-Avoid lecturing or reading to us; instead, with the class, work through ideas, puzzles, issues, passages. Ask explicit questions; point to specific passages; call on your peers.

    -Make a handout that will guide us through your key points. You might list the 3-5 questions or issues around which your presentation will be organized or cite passages from the texts or outside research that will provoke discussion.

    -Know the materials well. Have well-marked texts with you.

    -At the same time, you do not have to have the answers. Be open to others’ ideas, and don’t despair if the discussion does not conform to your expectations. Conversations become interesting when we raise complex questions that may not be answered definitively. I value intellectual risk-taking, animated discussion, and thinking on your feet.

    -Notify me at least one day in advance of your intentions by e-mail, office-hour phone call, or mailbox.

    Class participation and attendance:

    Each of us is an important member of the intellectual community we create, and, therefore, attendance and participation are required. Class participation includes your active and honest intellectual engagement with the materials under scrutiny; having your books marked, open, and in motion; taking your fair share of discussion and no more; practicing good listening skills; being open to ideas that challenge you with their difficulty or difference; thinking complex ideas through and responding—not just reacting—mindfully and responsibly; and a commitment to the process of intellectual interrogation and discovery, including a willingness to consider what is at stake in the questions and answers we pose. Students who miss more than one class put the intellectual community and their own grades at risk. If regular attendance is a problem, students should consider dropping the class.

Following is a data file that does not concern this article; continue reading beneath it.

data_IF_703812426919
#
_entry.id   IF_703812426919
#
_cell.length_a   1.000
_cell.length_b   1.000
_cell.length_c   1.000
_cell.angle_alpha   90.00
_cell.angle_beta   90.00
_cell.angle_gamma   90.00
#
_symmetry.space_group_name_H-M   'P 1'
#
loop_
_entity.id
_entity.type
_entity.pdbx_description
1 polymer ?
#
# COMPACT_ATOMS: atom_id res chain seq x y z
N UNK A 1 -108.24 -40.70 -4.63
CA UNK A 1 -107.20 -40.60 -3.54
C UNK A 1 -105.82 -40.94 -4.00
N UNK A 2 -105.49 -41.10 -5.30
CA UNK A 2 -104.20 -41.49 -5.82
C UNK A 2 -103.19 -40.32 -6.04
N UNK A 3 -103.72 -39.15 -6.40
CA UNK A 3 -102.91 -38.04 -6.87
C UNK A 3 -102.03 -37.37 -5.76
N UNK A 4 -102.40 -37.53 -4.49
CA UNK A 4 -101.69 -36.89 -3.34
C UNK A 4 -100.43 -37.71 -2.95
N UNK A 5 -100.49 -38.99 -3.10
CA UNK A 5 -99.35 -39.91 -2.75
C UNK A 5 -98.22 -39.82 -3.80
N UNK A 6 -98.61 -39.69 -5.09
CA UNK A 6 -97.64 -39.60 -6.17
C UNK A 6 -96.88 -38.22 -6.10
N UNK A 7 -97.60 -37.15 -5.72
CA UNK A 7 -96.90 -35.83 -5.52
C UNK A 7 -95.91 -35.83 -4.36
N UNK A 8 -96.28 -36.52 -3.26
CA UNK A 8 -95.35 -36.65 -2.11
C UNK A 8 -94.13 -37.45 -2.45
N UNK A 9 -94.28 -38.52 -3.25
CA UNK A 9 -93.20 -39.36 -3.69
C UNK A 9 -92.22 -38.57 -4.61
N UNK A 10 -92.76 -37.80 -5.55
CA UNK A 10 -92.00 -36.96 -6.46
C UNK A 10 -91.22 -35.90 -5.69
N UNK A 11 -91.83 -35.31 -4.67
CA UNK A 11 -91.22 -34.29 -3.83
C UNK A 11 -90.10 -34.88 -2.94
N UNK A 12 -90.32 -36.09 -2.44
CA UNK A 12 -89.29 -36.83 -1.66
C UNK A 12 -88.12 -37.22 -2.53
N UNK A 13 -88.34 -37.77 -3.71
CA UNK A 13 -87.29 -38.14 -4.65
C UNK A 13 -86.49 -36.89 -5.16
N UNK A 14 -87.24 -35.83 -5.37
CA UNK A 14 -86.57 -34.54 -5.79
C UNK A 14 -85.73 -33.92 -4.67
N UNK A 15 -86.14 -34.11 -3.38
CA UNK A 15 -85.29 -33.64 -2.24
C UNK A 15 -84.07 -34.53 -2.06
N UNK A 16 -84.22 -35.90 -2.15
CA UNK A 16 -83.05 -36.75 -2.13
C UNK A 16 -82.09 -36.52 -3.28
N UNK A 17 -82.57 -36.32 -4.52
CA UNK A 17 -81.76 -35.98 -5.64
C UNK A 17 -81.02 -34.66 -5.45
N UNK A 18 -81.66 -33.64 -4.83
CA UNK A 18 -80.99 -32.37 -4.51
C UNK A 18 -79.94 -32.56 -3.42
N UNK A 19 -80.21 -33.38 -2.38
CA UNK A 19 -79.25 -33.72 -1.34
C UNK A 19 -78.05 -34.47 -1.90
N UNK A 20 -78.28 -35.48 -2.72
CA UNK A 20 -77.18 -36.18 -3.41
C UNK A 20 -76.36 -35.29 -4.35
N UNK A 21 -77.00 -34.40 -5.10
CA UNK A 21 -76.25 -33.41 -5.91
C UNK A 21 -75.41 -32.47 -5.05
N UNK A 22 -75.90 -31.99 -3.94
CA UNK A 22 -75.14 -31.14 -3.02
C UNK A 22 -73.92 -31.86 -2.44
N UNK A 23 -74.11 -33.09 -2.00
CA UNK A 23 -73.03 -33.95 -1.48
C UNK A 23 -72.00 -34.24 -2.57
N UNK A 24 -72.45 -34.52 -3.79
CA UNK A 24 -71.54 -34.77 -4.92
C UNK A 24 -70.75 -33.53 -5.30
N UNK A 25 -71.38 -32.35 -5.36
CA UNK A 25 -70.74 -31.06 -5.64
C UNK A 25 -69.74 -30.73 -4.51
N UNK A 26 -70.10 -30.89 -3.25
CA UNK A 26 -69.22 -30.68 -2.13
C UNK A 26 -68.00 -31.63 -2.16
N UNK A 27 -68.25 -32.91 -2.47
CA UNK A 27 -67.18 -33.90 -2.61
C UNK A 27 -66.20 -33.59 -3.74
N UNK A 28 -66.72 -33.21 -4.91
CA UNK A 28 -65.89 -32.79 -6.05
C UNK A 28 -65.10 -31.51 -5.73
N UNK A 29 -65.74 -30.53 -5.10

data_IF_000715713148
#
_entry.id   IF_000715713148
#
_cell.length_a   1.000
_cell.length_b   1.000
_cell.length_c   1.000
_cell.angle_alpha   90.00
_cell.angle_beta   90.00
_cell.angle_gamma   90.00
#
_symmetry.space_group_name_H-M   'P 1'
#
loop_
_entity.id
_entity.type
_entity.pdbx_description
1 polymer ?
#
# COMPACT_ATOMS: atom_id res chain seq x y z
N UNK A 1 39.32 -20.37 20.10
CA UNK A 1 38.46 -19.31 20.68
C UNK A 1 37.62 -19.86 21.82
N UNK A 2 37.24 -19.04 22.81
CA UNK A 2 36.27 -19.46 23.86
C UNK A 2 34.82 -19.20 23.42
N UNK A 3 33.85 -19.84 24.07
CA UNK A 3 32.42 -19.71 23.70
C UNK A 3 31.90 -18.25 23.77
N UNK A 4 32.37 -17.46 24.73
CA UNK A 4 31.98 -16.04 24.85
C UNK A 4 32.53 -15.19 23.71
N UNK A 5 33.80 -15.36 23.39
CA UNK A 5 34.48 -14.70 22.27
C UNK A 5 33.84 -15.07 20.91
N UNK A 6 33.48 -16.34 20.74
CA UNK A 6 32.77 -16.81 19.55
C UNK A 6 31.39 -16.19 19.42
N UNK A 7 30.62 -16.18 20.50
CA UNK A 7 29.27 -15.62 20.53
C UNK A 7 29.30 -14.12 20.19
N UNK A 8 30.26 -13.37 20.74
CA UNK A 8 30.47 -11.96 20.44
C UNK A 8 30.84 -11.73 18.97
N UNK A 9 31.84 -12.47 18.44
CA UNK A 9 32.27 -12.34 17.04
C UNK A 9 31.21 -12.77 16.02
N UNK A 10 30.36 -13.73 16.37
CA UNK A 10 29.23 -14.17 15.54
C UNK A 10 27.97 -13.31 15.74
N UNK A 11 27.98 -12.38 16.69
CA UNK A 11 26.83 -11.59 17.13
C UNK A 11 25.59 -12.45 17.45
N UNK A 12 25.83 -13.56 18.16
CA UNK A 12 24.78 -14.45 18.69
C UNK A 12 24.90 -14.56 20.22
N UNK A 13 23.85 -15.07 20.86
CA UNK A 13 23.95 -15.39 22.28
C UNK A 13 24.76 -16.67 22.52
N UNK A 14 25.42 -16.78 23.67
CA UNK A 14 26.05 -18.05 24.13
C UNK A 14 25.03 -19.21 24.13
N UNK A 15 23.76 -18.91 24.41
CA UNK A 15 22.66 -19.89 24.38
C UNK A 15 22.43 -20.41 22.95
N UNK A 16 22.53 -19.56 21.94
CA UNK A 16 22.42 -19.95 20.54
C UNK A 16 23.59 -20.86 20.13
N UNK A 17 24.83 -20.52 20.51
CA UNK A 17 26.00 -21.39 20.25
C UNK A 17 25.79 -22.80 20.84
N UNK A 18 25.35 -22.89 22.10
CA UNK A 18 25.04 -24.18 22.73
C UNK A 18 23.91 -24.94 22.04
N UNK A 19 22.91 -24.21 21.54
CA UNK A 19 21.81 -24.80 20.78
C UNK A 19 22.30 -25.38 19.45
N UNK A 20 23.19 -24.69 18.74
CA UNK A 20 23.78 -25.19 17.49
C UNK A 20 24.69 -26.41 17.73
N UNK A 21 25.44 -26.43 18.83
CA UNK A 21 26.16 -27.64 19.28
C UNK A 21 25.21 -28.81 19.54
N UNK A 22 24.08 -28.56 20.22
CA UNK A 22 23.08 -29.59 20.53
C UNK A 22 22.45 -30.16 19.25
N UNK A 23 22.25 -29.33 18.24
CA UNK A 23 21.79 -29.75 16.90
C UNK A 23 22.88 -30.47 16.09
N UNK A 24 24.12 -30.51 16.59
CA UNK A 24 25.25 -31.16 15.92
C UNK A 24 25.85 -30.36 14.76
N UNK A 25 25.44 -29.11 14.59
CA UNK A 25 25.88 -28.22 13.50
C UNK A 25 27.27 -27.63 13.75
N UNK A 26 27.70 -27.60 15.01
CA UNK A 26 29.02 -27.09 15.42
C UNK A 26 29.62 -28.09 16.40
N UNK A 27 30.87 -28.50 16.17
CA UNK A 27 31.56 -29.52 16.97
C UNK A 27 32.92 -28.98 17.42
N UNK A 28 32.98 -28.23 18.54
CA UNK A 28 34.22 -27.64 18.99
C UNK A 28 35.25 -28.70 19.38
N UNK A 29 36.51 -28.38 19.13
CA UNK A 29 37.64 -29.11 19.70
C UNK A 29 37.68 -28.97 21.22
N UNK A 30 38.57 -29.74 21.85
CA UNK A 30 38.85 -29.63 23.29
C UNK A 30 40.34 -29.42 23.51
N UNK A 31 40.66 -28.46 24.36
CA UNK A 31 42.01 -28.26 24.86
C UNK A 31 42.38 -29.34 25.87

Weekly Schedule of Readings/Events

    Week of: Reading/Event

    1/4/99 Introduction to the course and each other

    1/11 Homer Brown, "Why the Story of the Origin of the (English) Novel is an American Romance (If Not the Great American Novel)"
    Nancy Armstrong and Leonard Tennenhouse, "The American Origins of the English Novel" (Reserve articles)
    Mary Rowlandson, A True History of the Captivity and Restoration of Mrs. Mary Rowlandson (in Derounian)

    1/18 Cathy N. Davidson, pp. 3-82 in Revolution and the Word

    Note: Due to Margaret Atwood’s talk on 1/21 at 8 p.m. in VAB, all students are asked to attend Wednesday’s class. I hope all of you will attend Atwood’s presentation on Thursday.

    1/25 Abraham Panther, A Surprising Account of the Discovery of a Lady Who Was Taken by the Indians; Shepard Kollock, A True Narrative of the Sufferings of Mary Kinnan (in Derounian)
    Ann Eliza Bleeker, The History of Maria Kittle (excerpts on reserve)
    A Faithful Narrative of Elizabeth Wilson and Life, Last Words, and Dying Confession of Rachel Wall (reserve)
    Michelle Burnham, "Between England and America: Captivity, Sympathy, and the Sentimental Novel" (reserve)

    2/1 Susanna Rowson, Charlotte Temple
    Davidson, pp. 110-50, "Privileging the Femme Covert: The Sociology of Sentimental Fiction," Revolution and the Word

    2/8 Hannah Webster Foster, The Coquette
    Julia Stern, either Chapter Two or Three in The Plight of Feeling (reserve)

    2/15 Tabitha Tenney, Female Quixotism
    Davidson, pp. 151-211, "The Picaresque and the Margins of Political Discourse," Revolution and the Word

    2/22 Rebecca Rush, Kelroy
    Davidson, pp. 212-53, "Early American Gothic: The Limits of Individualism," Revolution and the Word

    3/1 To be announced; read Brown

    3/8 Charles Brockden Brown, Wieland
    Either Jay Fliegelman, from Declaring Independence or Jane Tompkins,
    "What Happens in Wieland?" in Sensational Designs (reserve)


    3/22 To be announced; read Brown and Cooper

    3/29 Charles Brockden Brown, Edgar Huntly
    Either Carroll Smith-Rosenberg, "Subject Female: Authorizing American Identity" (pp. 481-96 only) or Jared Gardner, "Alien Nation: Edgar Huntly’s Savage Awakening" (reserve)

    4/5 James Fenimore Cooper, The Last of the Mohicans
    Jane Tompkins, "No Apologies for the Iroquois: Cooper’s Leatherstocking Tales," in Sensational Designs (reserve)

    4/12 Catharine Maria Sedgwick, Hope Leslie
    Sandra Zagarell, "’Expanding America’: Lydia Sigourney’s Sketch of Connecticut, Catharine Sedgwick’s Hope Leslie." (reserve)

    4/19 E.D.E.N. Southworth, The Hidden Hand
    Katharine Nicholson Ings, "Uncovering The Hidden Hand" (reserve)